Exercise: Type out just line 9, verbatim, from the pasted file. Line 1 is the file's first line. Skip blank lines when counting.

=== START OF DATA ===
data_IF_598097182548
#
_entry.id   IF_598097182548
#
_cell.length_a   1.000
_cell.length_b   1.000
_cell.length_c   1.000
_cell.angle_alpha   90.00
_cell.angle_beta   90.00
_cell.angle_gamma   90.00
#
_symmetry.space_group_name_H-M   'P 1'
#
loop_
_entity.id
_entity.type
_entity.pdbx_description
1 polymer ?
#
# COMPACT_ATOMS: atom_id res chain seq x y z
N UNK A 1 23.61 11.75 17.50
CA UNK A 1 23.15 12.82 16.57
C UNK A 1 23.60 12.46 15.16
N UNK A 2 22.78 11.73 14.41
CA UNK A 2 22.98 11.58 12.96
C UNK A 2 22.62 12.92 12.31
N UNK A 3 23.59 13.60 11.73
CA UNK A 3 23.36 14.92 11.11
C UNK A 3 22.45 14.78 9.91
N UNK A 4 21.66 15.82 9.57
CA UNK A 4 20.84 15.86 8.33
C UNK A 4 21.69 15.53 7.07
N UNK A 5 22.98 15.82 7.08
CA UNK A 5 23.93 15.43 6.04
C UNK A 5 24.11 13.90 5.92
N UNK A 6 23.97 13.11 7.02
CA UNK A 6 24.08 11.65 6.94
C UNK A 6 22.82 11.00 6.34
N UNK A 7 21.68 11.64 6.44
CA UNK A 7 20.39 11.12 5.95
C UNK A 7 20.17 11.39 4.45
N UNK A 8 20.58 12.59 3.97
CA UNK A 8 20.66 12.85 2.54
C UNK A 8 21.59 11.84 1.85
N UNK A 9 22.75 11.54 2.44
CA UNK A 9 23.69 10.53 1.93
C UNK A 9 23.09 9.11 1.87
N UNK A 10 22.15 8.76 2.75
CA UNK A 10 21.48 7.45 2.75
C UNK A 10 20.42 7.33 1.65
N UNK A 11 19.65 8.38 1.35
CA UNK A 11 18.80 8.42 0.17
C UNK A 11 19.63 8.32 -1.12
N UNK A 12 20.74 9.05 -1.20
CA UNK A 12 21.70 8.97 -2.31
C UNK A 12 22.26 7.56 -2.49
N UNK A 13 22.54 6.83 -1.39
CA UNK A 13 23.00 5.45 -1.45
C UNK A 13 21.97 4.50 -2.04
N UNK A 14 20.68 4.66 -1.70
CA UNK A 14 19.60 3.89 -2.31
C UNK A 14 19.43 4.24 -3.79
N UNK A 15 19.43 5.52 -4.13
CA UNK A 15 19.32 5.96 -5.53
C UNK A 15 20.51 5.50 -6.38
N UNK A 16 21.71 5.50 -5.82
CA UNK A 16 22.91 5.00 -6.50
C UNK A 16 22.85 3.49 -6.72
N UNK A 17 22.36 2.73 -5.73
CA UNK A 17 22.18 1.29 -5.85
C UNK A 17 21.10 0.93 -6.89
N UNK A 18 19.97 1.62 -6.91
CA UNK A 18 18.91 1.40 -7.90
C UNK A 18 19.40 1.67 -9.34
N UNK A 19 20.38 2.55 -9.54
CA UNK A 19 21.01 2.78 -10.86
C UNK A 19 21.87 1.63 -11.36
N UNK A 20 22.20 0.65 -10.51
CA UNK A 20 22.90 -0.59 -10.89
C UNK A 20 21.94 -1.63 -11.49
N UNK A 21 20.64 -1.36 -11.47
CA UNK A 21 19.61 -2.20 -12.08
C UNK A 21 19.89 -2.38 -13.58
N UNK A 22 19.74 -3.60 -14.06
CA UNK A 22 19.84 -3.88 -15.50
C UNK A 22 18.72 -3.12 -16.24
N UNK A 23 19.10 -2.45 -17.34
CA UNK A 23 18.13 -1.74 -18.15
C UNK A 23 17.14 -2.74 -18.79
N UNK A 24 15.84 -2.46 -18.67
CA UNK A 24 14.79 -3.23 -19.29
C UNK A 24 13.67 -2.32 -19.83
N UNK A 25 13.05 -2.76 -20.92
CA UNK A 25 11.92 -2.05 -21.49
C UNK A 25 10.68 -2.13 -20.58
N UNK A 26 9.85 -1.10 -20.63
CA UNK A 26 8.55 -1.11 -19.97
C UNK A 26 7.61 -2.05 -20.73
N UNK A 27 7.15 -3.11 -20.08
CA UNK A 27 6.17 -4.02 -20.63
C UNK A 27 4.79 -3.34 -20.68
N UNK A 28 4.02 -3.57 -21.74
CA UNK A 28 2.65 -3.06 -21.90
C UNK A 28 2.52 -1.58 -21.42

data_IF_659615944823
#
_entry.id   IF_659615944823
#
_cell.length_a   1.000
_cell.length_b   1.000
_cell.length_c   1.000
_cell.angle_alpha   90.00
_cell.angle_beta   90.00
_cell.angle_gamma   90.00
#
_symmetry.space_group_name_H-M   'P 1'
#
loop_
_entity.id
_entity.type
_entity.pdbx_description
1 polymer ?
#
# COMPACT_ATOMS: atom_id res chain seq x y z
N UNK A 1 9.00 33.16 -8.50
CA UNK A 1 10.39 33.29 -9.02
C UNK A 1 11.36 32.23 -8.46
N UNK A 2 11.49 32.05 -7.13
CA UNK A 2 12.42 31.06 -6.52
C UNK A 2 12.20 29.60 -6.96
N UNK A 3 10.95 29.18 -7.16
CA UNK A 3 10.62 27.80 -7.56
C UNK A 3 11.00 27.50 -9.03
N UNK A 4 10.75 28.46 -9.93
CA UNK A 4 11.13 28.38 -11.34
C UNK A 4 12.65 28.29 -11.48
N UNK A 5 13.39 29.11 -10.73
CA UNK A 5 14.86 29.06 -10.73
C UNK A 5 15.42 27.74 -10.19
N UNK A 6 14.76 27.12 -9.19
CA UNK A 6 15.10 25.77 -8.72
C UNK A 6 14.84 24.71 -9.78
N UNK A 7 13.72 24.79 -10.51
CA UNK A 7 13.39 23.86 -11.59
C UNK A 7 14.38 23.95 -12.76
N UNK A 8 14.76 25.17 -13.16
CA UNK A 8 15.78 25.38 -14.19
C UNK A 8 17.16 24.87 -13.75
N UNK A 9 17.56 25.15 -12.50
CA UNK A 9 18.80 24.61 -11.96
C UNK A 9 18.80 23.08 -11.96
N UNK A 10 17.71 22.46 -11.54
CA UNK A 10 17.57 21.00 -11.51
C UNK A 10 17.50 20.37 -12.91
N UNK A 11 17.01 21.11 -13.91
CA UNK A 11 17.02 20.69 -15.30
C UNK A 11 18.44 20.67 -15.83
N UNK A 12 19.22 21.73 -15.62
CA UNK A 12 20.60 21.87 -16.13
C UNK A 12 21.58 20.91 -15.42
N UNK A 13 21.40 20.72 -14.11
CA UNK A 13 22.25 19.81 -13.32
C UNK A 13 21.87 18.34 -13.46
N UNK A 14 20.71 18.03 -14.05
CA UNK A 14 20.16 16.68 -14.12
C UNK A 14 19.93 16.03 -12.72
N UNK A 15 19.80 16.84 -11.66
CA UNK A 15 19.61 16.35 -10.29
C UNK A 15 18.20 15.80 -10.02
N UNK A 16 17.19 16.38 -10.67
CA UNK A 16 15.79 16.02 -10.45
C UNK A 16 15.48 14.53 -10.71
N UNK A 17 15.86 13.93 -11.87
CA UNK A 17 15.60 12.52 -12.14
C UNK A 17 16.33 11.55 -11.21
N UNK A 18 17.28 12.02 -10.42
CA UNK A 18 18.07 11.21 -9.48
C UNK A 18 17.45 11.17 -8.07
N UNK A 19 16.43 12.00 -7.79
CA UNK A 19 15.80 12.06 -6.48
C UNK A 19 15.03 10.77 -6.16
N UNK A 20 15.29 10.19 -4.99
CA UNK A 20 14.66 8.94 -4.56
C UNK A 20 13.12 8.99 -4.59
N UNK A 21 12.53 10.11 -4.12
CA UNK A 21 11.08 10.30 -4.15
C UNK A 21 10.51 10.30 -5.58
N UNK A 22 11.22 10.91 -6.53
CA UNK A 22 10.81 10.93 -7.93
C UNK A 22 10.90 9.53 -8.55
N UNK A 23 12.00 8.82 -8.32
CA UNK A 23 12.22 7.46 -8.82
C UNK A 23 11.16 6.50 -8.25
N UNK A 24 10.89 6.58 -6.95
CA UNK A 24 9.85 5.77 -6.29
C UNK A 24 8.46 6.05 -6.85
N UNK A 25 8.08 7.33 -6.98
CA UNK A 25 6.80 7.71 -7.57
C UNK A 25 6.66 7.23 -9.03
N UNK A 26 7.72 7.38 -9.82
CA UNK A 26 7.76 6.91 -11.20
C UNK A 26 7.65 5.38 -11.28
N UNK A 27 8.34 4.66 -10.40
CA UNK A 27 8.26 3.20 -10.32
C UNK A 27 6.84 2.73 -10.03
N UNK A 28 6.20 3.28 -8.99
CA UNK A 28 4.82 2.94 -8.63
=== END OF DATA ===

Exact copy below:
_cell.angle_beta   90.00